Mapping Cholera & its Impact on Society

This combination of sources documents how Cholera’s reach forced societies throughout London to turn to alternative informants of medical knowledge in order to explain this disease’s emergence, along with how it impacted people’s perceptions of gender and community. Repeated outbreaks and high death tolls catalyzed profound social, infrastructural, and scientific transformations, yet the stimulation of broader quests for medical knowledge was also met with widespread fear and confusion. For this reason, sources such as Meteorological Observations on Cholera explore alternative reasons for which the “bad air” theory was no longer leading London down the right path of medical discovery. Similarly, the inadequate and unsanitary living conditions of London urban planning also impacted masculinity as the complex and multifaceted topic reflected broader societal norms based on emerging ideas of cleanliness. Moreover, Cholera reflected vulnerability in health for men which was often the complete opposite of their desired strength and resilience facade throughout the 19th century; for this reason, the disease’s severe physical debilitation and often rapid death undermined traditional notions of male strength and invulnerability. Women and children were also thought to have contracted this disease much easier, which is why male death tolls from Cholera were particularly dawning during this era. This combined array of sources exploring maps, astrological reports, and social inequities aims to highlight the vulnerability that disease causes in more ways than one while reflecting goals that shifted ideologies in order to save preconceived medical notions.

The Cholera Map

The Cholera Map

The map that was able to identify the cause of Cholera, as well as showcasing the outbreak in London's east end during 1866, each dot is a victim of the disease. 

A London Cholera Nest

This is an account of the Cholera disease in 1866. This excerpt explains the pattern and differing presentations that Cholera shows itself as. It also details the rest of the accounts that have been discussed and or referenced throughout the rest of the exhibit. 

Influence of Elevation on the Fatality of Cholera

Influence of Elevation on the Fatality of Cholera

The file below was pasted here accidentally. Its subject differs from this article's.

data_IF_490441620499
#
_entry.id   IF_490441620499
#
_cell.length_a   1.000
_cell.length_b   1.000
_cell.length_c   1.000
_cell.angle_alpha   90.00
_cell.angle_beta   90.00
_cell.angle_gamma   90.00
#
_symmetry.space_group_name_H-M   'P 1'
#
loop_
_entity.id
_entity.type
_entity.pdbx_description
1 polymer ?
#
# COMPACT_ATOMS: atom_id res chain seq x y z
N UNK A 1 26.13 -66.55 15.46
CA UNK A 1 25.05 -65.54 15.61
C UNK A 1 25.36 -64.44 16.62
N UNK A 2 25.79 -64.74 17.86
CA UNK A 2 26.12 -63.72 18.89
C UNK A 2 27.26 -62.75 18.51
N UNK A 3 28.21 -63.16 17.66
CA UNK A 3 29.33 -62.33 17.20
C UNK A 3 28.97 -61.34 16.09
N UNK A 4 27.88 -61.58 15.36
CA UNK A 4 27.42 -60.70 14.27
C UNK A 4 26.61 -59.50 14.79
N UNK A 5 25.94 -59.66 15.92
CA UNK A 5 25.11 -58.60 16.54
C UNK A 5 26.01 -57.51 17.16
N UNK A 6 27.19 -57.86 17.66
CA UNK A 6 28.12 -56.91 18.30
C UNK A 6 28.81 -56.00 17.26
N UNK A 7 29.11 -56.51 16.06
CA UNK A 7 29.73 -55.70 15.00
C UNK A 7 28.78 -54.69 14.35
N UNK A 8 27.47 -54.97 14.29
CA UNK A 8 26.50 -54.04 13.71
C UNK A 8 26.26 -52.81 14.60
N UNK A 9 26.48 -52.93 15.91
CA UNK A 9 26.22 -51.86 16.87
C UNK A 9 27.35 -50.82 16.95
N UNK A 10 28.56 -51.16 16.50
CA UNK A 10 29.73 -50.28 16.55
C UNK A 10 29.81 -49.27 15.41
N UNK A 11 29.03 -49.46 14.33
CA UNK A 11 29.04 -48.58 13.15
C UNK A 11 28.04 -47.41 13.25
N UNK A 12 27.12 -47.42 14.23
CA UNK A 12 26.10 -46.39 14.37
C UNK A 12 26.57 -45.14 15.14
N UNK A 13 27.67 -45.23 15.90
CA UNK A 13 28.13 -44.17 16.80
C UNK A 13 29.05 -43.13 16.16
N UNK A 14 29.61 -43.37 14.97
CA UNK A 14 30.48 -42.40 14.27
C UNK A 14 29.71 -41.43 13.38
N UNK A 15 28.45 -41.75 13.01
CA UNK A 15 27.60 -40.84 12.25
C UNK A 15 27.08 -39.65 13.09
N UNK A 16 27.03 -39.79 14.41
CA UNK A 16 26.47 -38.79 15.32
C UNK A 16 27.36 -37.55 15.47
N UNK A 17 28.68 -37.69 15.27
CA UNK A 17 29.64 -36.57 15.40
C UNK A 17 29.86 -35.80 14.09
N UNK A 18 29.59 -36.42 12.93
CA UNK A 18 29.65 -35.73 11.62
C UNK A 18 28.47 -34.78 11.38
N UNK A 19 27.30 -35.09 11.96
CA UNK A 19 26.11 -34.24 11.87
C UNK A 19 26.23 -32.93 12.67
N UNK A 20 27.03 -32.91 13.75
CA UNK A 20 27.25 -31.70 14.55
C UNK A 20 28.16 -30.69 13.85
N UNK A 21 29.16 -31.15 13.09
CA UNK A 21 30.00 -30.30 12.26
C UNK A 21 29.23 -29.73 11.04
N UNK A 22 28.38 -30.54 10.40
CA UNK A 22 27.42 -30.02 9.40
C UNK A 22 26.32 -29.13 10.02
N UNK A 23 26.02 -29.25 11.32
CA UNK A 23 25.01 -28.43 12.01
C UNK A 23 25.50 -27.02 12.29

This chart shows that Cholera was more fatal on the coast rather than inland of London due to the proximity to water. The chart shows that there were around 36,241 deaths from Cholera that occurred specifically where inhabitants were close to a source of water. The districts near the sea that were the most affected by Cholera during this time period were London, Bristol, Plymouth, Southhampton, Liverpool, etc. To put this even further into perspective, a ratio of 125 in 10,000 cases of Cholera were from coast districts close to ports. 

Meteorlogical Observations on Cholera (1854)

Meteorological Observations on Cholera

This paper details the number of deaths between August and September of 1854 when the author claims that Cholera was at its worst in London. Furthermore, there are ideas and claims that have been made in other medical journals, such as Cholera being less present and sever when London, or any of the affected areas, were more windy. Again the author says, as many other medical men from this era have claimed, that during the month of October the severity of Cholera and the frequency of cases started to rise again because of the lack of wind, which was pushing the disease further away from the population. The paper also details how different the actual nature and atmosphere of the affected area was, and how much more dull and death-like it became. 

Germ Theory of Disease in Victorian Cholera Satire

Germ Theory of Disease in Victorian Cholelra Satire

This theory was introduced this John Snow's investigation into the water quality and its relation to the Cholera disease. But despite his discoveries, the medical men and their offices continued to be skeptical towards his claims because Snow himself was not of the medical profession. This illustrtion shows a satirical take on what the medical men were ignoring when deciding to remain skeptical towards Snow. 

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